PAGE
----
5 things you need to know about GCC 5 – Developer Toolset Beta

As always when we rebase GCC in Developer Toolset (as we announced yesterday) to a new major upstream release, there are  a huge number of bugfixes, performance improvements, quality of implementation enhancements – the list goes on. In this article, however, I’d like to focus on four headline features and one new way of using the tools. Let’s dive in.

So firstly, OpenMP 4.0 is fully-supported for C, C++, and Fortran developers. Red Hat is a member of the OpenMP Architecture Review Board, and an active participant in the development of new OpenMP standards, as well as playing a key role in the implementation of that standard in GCC, resolving ambiguities with the community as we implement the specification. OpenMP Version 4.0 adds initial support for offloading to compute nodes, including early support for upcoming Intel Xeon Phi MICs. The new standard also adds SIMD constructs, thread affinity, task enhancements, and other benefits.

Continuing the theme of enhanced parallelism and concurrency support, GCC v5 now fully supports Intel’s Cilk Plus parallel programming interface for C and C++ developers. There are other resources available for those interested in Cilk Plus, including further information and tutorials. In short, however, Cilk provides C/C++ language extensions for multi-threaded parallel computing, notably for expressing task and data parallelism.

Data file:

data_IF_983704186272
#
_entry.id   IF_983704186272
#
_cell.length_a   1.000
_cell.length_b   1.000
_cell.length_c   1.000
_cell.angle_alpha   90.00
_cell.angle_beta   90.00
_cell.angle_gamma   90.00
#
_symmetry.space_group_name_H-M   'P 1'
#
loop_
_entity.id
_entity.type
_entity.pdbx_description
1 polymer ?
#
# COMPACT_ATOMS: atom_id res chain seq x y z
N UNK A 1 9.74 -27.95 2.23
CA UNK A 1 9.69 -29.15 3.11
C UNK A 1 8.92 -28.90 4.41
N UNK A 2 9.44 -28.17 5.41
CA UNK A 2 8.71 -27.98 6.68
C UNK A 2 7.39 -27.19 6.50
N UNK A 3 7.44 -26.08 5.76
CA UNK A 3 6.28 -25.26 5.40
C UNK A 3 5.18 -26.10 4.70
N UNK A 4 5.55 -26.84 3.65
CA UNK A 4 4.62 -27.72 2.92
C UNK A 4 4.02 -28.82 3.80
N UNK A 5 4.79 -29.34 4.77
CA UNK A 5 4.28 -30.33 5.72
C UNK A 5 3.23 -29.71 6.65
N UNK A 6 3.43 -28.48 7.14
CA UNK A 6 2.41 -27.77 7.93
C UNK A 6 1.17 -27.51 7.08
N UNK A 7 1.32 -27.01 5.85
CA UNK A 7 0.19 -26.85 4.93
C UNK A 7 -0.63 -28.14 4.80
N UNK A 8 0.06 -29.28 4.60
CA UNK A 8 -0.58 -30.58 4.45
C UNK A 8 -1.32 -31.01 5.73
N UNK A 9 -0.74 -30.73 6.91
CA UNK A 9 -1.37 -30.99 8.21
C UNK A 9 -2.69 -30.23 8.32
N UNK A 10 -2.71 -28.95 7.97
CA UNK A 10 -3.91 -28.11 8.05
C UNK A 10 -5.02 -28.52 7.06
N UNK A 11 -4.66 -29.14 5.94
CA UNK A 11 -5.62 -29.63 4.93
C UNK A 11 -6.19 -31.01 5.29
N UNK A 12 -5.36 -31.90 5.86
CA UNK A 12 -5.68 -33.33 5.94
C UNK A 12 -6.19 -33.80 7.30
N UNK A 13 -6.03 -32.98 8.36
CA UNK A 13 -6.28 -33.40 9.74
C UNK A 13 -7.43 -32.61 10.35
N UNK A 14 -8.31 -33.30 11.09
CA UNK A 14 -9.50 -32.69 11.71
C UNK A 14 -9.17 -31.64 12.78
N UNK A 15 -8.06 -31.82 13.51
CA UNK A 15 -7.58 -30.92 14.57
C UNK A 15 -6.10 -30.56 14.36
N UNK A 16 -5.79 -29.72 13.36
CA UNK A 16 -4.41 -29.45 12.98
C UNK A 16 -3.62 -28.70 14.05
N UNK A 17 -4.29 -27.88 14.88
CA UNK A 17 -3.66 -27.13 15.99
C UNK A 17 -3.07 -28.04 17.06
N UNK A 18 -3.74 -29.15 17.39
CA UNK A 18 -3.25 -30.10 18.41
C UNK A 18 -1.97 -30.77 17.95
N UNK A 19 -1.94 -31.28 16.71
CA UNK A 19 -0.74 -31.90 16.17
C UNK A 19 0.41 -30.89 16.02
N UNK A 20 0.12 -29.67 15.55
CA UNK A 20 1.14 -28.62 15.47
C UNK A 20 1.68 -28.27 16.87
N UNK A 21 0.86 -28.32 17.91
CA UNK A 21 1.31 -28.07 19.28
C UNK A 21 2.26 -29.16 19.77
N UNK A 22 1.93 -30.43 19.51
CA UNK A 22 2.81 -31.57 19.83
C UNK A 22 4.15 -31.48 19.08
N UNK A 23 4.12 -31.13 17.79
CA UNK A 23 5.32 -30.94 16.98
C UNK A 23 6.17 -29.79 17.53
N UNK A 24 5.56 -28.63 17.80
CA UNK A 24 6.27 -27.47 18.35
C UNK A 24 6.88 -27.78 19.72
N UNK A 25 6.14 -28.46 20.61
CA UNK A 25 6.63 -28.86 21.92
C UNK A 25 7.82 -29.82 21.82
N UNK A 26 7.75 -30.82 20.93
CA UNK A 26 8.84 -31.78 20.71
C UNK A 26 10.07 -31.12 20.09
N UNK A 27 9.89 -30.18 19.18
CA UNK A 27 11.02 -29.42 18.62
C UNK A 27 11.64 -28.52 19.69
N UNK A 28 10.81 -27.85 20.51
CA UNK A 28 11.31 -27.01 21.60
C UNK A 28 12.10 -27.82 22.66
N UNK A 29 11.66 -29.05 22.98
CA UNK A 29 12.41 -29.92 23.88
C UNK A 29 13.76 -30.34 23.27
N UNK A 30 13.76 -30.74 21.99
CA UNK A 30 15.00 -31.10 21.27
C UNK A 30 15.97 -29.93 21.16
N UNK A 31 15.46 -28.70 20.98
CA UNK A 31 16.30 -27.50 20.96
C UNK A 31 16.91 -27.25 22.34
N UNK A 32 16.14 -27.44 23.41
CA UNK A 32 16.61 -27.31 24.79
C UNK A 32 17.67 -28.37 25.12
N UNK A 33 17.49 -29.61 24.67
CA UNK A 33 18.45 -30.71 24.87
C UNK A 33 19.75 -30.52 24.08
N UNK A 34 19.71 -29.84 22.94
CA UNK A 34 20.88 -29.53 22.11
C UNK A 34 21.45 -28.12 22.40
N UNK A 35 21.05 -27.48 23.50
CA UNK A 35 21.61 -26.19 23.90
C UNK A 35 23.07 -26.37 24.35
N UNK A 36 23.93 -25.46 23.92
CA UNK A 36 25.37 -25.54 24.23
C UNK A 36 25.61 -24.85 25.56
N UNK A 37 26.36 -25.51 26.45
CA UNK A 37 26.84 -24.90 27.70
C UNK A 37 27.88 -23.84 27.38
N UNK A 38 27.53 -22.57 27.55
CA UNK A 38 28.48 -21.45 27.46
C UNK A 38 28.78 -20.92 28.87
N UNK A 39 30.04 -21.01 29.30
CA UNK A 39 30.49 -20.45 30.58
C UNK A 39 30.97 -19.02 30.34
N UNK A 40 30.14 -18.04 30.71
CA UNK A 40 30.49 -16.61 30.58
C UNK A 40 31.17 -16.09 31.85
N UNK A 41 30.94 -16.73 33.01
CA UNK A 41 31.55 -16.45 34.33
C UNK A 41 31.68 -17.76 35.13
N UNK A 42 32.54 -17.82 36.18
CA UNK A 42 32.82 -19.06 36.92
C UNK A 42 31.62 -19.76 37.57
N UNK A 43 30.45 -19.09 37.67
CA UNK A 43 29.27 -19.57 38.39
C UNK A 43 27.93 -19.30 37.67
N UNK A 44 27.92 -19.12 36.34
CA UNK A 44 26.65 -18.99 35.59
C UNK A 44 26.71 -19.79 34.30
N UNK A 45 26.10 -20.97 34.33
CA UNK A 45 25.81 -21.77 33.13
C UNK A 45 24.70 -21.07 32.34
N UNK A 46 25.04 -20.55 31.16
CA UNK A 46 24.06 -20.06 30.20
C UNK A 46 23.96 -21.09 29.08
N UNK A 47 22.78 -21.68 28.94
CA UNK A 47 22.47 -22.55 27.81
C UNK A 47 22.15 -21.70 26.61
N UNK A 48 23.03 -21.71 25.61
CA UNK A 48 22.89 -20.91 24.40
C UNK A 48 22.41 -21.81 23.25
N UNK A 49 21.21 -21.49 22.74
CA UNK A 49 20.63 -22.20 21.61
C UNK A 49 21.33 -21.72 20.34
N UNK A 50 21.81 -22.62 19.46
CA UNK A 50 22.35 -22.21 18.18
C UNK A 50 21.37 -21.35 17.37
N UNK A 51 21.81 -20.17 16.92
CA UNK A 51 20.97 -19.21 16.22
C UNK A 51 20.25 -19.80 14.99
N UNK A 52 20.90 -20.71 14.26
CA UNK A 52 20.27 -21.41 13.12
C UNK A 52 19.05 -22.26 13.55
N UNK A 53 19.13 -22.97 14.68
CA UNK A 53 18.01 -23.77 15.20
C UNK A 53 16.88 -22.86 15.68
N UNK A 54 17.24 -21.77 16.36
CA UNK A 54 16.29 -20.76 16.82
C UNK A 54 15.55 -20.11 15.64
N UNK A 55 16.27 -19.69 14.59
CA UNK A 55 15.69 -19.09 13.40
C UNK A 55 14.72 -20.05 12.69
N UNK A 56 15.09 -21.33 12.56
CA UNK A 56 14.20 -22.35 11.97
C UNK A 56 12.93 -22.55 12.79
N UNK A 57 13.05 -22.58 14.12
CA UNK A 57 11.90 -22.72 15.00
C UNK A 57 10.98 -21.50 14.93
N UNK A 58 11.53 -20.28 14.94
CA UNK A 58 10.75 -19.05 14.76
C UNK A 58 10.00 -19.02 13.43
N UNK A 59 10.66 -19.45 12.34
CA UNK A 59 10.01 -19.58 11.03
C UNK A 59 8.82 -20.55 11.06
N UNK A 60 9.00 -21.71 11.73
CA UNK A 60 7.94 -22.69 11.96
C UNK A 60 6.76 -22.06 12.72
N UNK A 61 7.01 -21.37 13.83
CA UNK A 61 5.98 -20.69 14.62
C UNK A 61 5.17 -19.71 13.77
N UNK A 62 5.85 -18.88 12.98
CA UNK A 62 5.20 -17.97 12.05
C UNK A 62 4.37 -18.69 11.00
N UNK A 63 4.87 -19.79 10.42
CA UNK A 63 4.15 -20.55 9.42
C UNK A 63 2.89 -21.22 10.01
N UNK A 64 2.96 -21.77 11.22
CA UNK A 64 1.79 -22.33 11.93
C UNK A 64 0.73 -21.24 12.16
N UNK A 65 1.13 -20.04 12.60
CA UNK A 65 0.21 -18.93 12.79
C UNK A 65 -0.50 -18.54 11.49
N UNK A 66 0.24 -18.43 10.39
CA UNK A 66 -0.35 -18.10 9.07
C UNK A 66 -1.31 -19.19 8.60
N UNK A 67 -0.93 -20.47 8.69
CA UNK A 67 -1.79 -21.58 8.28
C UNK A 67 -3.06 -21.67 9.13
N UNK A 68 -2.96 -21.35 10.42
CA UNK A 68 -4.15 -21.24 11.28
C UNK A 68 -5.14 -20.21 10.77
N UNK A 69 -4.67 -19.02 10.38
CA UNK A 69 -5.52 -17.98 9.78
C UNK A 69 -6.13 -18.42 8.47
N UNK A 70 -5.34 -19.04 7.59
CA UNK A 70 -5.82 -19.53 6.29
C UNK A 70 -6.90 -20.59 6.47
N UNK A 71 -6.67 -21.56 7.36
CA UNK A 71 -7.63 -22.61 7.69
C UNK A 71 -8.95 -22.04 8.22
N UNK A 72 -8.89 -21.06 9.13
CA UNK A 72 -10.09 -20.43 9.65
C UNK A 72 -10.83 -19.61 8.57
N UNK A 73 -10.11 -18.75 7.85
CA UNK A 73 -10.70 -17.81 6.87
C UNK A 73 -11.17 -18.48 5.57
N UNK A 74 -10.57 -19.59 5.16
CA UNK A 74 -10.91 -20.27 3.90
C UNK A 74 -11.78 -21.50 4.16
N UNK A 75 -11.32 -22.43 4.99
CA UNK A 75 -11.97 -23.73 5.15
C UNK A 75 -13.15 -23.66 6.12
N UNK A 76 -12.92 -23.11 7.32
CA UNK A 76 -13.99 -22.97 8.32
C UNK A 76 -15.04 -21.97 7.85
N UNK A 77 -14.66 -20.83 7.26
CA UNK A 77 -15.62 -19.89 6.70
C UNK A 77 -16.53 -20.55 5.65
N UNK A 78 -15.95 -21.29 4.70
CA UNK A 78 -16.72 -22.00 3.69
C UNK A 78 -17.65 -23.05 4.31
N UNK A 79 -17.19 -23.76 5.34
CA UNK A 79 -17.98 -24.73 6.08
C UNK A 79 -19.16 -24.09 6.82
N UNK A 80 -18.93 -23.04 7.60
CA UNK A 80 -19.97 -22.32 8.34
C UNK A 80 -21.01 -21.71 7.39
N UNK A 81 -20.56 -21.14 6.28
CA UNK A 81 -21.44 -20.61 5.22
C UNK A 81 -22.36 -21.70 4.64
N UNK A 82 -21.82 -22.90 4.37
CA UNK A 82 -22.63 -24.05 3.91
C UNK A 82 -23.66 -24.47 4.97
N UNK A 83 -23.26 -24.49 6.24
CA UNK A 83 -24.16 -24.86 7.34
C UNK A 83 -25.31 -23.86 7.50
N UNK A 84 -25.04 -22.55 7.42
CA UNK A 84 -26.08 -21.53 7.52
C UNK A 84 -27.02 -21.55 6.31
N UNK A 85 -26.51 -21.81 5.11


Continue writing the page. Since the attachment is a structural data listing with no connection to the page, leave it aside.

Alongside the OpenMP standard support, GCC5’s C++ library (libstdc++) now has full support for C++11, thereby completing GCC’s C++11 support, as well as experimental support for C++14. Complementing this, G++ (GCC’s C++ front end) now includes many C++14 features ranging from variable templates to aggregates with non-static data member initializers, sized deallocation functions, and much more.

Up fourth is new hardware enablement. GCC5 in Developer Toolset v4 introduces code generation support for Intel’s forthcoming Skylake servers. The required runtime support is available in Red Hat Enterprise Linux 6.7 or later, and 7.2 or later, allowing binaries and shared libraries built with Red Hat Developer Toolset 4.0 Beta to execute on Red Hat Enterprise Linux.

That rounds out the headline features of GCC5 in Red Hat Developer Toolset 4.0 Beta, but we also have a neat new way developers can use these tools. Starting from 4.0 Beta we are providing Docker images to Red Hat Enterprise Linux Server subscribers. As with all containers, this adds both portability and encapsulation, and opens a number of new development options to Red Hat Enterprise Linux developers. See the documentation for further details.

And, as ever, we welcome your feedback – let us know what you like in Red Hat Developer Toolset 4.0 and any requests for future enhancements.

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